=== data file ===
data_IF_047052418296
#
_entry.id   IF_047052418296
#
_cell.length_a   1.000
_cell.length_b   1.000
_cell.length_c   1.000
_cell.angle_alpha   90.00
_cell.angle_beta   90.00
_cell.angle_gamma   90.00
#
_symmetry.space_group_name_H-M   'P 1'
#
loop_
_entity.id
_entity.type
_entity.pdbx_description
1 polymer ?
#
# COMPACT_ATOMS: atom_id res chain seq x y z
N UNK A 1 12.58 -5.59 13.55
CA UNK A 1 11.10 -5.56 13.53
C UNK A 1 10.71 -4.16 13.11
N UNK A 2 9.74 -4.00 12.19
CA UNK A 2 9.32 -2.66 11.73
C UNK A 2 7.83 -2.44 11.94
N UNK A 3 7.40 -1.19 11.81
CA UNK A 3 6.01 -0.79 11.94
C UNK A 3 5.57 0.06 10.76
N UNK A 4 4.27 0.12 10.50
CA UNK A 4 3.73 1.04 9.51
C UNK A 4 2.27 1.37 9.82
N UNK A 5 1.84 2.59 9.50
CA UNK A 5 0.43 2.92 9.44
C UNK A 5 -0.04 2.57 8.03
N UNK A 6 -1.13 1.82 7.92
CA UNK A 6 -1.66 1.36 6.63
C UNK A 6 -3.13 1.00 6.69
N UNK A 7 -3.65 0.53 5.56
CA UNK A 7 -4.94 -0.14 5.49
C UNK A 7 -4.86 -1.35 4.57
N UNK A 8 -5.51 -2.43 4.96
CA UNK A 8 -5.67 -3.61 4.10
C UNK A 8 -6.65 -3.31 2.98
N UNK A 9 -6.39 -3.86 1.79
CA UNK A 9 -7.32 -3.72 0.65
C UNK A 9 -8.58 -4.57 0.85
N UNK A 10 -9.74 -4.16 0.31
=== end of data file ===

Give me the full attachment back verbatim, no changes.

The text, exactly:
data_IF_047052418296
#
_entry.id   IF_047052418296
#
_cell.length_a   1.000
_cell.length_b   1.000
_cell.length_c   1.000
_cell.angle_alpha   90.00
_cell.angle_beta   90.00
_cell.angle_gamma   90.00
#
_symmetry.space_group_name_H-M   'P 1'
#
loop_
_entity.id
_entity.type
_entity.pdbx_description
1 polymer ?
#
# COMPACT_ATOMS: atom_id res chain seq x y z
N UNK A 1 12.58 -5.59 13.55
CA UNK A 1 11.10 -5.56 13.53
C UNK A 1 10.71 -4.16 13.11
N UNK A 2 9.74 -4.00 12.19
CA UNK A 2 9.32 -2.66 11.73
C UNK A 2 7.83 -2.44 11.94
N UNK A 3 7.40 -1.19 11.81
CA UNK A 3 6.01 -0.79 11.94
C UNK A 3 5.57 0.06 10.76
N UNK A 4 4.27 0.12 10.50
CA UNK A 4 3.73 1.04 9.51
C UNK A 4 2.27 1.37 9.82
N UNK A 5 1.84 2.59 9.50
CA UNK A 5 0.43 2.92 9.44
C UNK A 5 -0.04 2.57 8.03
N UNK A 6 -1.13 1.82 7.92
CA UNK A 6 -1.66 1.36 6.63
C UNK A 6 -3.13 1.00 6.69
N UNK A 7 -3.65 0.53 5.56
CA UNK A 7 -4.94 -0.14 5.49
C UNK A 7 -4.86 -1.35 4.57
N UNK A 8 -5.51 -2.43 4.96
CA UNK A 8 -5.67 -3.61 4.10
C UNK A 8 -6.65 -3.31 2.98
N UNK A 9 -6.39 -3.86 1.79
CA UNK A 9 -7.32 -3.72 0.65
C UNK A 9 -8.58 -4.57 0.85
N UNK A 10 -9.74 -4.16 0.31